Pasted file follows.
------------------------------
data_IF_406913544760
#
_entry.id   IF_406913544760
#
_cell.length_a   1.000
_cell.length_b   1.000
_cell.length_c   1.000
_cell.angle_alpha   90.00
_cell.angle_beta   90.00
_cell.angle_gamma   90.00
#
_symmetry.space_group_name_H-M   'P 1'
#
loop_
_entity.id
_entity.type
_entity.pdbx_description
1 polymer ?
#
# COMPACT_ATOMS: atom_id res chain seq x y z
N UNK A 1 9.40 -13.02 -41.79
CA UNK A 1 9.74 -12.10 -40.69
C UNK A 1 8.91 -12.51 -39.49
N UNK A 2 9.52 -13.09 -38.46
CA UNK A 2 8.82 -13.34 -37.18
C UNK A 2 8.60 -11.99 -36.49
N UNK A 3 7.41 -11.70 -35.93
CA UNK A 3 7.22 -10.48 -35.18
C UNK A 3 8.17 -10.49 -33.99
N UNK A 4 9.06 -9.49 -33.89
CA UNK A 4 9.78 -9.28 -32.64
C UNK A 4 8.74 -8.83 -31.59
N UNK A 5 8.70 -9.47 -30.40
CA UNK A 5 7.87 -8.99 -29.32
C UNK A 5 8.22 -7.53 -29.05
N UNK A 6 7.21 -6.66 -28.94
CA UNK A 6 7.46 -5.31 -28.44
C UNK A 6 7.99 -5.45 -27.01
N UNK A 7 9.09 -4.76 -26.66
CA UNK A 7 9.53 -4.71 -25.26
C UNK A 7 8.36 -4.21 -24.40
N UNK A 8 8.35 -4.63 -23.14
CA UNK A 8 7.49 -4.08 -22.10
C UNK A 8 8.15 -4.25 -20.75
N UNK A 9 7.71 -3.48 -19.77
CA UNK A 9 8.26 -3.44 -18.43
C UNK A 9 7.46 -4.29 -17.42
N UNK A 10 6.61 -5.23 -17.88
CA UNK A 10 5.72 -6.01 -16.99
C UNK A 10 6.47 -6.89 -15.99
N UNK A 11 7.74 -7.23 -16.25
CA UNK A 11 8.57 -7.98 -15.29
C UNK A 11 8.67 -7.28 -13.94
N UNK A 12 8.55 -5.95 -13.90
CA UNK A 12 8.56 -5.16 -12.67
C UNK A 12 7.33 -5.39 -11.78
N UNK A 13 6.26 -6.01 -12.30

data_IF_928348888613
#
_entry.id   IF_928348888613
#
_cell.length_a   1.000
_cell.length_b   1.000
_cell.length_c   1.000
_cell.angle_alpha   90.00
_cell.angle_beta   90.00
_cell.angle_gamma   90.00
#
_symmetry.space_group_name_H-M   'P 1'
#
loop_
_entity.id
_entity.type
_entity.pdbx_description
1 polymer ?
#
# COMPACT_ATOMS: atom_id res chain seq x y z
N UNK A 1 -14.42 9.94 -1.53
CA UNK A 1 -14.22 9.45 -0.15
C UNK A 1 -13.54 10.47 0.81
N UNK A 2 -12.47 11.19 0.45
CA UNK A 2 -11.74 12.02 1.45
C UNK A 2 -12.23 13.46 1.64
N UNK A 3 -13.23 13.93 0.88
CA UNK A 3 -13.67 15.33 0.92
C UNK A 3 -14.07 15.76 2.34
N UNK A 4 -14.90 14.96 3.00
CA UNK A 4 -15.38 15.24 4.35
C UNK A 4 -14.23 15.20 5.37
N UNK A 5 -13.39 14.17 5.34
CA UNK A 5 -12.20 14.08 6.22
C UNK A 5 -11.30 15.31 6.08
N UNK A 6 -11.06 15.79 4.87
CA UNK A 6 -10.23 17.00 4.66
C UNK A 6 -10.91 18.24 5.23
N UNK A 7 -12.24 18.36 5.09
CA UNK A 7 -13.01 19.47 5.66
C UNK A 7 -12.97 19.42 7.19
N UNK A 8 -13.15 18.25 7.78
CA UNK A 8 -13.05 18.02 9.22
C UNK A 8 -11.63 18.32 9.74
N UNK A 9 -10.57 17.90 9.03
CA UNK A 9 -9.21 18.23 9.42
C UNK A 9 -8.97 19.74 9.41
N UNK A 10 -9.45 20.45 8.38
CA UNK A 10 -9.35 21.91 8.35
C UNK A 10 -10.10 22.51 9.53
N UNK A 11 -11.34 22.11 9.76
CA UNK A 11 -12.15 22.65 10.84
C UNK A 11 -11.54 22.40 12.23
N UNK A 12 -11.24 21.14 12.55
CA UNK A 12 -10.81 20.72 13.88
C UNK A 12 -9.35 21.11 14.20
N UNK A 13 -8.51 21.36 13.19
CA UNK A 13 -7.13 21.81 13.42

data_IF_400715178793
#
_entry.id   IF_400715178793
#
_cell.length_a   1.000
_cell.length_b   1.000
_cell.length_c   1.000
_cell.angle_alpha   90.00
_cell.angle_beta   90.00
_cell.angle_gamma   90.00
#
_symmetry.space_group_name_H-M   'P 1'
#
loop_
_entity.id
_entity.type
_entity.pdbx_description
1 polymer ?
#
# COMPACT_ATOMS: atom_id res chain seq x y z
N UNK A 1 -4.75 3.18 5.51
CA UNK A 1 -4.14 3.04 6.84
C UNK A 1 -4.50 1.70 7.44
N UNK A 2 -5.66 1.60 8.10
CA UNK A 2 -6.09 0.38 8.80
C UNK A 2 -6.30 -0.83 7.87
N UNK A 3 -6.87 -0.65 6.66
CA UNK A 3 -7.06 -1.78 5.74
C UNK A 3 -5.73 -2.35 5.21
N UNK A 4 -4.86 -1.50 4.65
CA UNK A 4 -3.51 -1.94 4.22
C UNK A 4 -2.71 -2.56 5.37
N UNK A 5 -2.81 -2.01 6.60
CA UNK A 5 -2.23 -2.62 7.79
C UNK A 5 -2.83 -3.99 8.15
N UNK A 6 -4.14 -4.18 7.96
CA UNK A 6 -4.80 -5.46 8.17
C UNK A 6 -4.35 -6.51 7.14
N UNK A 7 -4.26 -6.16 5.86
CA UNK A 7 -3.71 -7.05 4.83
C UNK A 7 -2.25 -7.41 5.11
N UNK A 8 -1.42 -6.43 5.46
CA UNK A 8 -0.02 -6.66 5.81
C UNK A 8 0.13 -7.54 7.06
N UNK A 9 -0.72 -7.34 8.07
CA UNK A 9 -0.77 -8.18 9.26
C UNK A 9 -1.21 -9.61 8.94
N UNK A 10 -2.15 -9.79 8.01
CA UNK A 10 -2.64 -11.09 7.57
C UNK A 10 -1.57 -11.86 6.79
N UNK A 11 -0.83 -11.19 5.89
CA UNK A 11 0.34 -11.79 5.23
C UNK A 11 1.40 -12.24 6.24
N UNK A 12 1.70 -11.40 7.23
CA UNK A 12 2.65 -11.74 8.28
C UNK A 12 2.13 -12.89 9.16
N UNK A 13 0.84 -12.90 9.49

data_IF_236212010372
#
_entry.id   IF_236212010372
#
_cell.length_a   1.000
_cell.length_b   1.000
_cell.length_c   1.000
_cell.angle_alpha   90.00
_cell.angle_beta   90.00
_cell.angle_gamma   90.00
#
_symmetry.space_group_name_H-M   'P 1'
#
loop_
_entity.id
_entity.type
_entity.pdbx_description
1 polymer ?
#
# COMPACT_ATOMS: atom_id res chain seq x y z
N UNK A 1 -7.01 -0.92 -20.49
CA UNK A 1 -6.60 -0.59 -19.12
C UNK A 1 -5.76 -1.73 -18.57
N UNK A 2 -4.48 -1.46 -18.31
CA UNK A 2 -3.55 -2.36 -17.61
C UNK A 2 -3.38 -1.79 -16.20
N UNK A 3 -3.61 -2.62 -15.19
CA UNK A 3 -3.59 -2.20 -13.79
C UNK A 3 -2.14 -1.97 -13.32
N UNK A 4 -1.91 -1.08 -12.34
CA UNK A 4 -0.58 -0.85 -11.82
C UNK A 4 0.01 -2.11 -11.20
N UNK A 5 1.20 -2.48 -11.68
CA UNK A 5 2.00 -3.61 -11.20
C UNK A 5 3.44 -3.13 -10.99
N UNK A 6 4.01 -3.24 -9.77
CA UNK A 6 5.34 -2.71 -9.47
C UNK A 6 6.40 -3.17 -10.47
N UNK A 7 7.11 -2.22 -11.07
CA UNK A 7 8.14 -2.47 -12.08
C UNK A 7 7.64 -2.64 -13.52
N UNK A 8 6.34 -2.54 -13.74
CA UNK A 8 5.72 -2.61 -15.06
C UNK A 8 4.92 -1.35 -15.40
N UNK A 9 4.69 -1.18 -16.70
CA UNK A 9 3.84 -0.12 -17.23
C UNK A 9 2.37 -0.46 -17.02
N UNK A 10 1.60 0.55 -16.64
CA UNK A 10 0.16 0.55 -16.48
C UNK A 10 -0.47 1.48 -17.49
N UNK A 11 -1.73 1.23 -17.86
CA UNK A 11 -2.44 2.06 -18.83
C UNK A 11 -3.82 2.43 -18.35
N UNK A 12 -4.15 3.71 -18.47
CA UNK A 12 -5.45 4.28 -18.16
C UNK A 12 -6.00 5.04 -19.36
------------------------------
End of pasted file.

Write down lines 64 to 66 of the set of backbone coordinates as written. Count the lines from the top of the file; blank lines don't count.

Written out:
_cell.length_c   1.000
_cell.angle_alpha   90.00
_cell.angle_beta   90.00